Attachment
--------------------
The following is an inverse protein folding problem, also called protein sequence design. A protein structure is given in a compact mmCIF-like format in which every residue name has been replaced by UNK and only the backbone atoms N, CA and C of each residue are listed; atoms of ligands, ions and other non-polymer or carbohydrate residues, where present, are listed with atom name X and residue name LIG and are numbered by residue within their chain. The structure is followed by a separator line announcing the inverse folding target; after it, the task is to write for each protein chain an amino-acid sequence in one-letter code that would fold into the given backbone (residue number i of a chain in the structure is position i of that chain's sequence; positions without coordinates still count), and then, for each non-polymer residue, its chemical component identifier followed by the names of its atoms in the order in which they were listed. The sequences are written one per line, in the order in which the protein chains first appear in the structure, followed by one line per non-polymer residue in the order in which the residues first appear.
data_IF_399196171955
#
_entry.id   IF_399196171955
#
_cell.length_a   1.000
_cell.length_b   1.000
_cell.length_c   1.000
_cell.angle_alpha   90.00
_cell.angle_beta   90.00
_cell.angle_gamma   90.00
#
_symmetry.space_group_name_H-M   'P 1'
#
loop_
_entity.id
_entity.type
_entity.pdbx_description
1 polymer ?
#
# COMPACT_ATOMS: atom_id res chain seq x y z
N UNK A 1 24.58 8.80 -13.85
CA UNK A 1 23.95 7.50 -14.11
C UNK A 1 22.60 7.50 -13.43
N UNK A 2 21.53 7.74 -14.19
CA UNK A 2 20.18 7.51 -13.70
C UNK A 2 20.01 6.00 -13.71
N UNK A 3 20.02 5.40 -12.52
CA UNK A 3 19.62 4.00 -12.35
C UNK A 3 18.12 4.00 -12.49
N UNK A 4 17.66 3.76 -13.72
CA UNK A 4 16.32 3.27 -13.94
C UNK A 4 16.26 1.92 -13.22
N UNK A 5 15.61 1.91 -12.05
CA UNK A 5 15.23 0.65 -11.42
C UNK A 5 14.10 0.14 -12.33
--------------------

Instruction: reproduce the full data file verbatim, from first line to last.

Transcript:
The following is an inverse protein folding problem, also called protein sequence design. A protein structure is given in a compact mmCIF-like format in which every residue name has been replaced by UNK and only the backbone atoms N, CA and C of each residue are listed; atoms of ligands, ions and other non-polymer or carbohydrate residues, where present, are listed with atom name X and residue name LIG and are numbered by residue within their chain. The structure is followed by a separator line announcing the inverse folding target; after it, the task is to write for each protein chain an amino-acid sequence in one-letter code that would fold into the given backbone (residue number i of a chain in the structure is position i of that chain's sequence; positions without coordinates still count), and then, for each non-polymer residue, its chemical component identifier followed by the names of its atoms in the order in which they were listed. The sequences are written one per line, in the order in which the protein chains first appear in the structure, followed by one line per non-polymer residue in the order in which the residues first appear.
data_IF_399196171955
#
_entry.id   IF_399196171955
#
_cell.length_a   1.000
_cell.length_b   1.000
_cell.length_c   1.000
_cell.angle_alpha   90.00
_cell.angle_beta   90.00
_cell.angle_gamma   90.00
#
_symmetry.space_group_name_H-M   'P 1'
#
loop_
_entity.id
_entity.type
_entity.pdbx_description
1 polymer ?
#
# COMPACT_ATOMS: atom_id res chain seq x y z
N UNK A 1 24.58 8.80 -13.85
CA UNK A 1 23.95 7.50 -14.11
C UNK A 1 22.60 7.50 -13.43
N UNK A 2 21.53 7.74 -14.19
CA UNK A 2 20.18 7.51 -13.70
C UNK A 2 20.01 6.00 -13.71
N UNK A 3 20.02 5.40 -12.52
CA UNK A 3 19.62 4.00 -12.35
C UNK A 3 18.12 4.00 -12.49
N UNK A 4 17.66 3.76 -13.72
CA UNK A 4 16.32 3.27 -13.94
C UNK A 4 16.26 1.92 -13.22
N UNK A 5 15.61 1.91 -12.05
CA UNK A 5 15.23 0.65 -11.42
C UNK A 5 14.10 0.14 -12.33